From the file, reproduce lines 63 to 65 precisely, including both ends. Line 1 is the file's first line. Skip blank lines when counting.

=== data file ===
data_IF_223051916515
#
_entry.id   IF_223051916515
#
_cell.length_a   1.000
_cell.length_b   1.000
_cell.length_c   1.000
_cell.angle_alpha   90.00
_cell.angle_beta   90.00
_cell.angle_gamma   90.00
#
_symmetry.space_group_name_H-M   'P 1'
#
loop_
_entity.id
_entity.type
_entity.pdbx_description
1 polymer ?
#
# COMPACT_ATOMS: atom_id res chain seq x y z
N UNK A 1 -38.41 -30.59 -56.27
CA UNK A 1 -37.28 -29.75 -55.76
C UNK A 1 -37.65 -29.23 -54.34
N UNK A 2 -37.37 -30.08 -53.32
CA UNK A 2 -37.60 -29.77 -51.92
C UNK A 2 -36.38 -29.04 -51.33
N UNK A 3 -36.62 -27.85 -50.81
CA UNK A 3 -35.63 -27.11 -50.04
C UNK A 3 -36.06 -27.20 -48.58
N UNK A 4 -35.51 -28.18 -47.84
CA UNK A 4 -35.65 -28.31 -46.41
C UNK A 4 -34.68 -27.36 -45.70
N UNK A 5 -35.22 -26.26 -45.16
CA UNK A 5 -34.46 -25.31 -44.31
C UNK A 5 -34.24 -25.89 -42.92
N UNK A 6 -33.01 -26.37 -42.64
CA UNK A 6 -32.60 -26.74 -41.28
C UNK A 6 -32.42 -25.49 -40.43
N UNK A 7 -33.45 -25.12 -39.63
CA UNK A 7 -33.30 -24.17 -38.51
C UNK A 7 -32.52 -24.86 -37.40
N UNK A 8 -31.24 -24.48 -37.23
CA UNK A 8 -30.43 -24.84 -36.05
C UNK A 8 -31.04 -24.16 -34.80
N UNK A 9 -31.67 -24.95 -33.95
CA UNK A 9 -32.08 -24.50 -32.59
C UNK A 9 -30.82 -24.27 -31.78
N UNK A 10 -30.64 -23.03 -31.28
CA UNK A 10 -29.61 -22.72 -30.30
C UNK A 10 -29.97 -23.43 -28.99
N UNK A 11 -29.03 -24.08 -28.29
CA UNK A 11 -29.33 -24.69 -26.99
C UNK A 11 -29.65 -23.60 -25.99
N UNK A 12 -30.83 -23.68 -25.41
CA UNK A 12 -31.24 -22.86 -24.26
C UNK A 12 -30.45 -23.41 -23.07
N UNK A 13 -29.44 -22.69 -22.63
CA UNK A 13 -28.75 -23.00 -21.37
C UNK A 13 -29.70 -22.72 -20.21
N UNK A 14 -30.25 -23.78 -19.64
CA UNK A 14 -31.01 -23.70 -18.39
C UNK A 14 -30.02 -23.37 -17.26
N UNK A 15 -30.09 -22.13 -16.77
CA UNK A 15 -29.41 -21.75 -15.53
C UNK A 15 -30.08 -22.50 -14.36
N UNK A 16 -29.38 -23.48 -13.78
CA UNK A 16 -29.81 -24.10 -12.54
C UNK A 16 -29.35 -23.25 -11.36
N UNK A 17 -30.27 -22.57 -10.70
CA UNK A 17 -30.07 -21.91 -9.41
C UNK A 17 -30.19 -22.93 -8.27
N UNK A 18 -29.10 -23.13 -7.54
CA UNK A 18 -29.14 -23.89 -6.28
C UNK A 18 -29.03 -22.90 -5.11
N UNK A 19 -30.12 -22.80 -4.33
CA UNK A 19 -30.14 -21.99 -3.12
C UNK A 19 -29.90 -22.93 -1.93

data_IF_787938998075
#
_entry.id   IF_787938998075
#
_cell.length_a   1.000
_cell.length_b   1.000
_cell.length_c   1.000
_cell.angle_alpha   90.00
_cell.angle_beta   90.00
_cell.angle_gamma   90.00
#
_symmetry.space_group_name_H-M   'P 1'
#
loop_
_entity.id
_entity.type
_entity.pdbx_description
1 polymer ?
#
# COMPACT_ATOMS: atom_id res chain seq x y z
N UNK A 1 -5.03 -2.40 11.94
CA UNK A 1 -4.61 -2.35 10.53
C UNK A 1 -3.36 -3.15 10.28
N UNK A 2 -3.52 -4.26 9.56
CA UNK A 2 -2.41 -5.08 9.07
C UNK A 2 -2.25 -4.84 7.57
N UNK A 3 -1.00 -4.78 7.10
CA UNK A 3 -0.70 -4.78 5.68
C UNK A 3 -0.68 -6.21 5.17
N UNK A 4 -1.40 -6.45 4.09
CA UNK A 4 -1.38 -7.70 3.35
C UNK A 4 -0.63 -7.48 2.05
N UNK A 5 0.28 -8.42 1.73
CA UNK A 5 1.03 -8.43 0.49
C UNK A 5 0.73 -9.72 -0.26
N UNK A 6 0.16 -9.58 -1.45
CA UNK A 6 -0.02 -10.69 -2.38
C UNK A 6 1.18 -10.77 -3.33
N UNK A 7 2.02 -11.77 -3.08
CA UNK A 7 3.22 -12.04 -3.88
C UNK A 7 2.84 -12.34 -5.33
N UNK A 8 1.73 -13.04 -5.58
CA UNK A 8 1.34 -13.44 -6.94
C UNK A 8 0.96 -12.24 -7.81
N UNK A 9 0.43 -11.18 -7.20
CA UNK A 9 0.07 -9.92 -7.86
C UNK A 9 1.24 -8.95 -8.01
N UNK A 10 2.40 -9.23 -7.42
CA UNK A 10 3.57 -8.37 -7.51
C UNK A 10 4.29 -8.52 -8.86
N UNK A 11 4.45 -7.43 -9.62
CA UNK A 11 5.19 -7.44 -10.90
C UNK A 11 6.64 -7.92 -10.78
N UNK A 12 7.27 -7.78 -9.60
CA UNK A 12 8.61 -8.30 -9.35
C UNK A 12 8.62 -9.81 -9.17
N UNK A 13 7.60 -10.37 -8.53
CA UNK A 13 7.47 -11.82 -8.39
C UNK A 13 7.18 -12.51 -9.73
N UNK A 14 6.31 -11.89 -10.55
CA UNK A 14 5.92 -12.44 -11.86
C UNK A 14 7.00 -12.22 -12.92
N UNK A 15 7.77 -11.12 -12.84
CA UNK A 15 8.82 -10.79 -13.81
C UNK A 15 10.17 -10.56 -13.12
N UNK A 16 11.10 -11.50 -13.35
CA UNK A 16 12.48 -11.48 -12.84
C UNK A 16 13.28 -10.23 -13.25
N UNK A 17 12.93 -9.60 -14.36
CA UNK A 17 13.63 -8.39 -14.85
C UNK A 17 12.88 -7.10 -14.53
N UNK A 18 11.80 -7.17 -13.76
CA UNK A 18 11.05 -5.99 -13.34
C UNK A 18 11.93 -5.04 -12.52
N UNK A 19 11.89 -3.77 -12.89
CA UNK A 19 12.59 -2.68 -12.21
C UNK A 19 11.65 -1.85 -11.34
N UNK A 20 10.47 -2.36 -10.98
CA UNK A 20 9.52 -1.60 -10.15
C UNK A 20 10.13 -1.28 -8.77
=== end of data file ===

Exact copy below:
N UNK A 15 -30.09 -22.13 -16.77
CA UNK A 15 -29.41 -21.75 -15.53
C UNK A 15 -30.08 -22.50 -14.36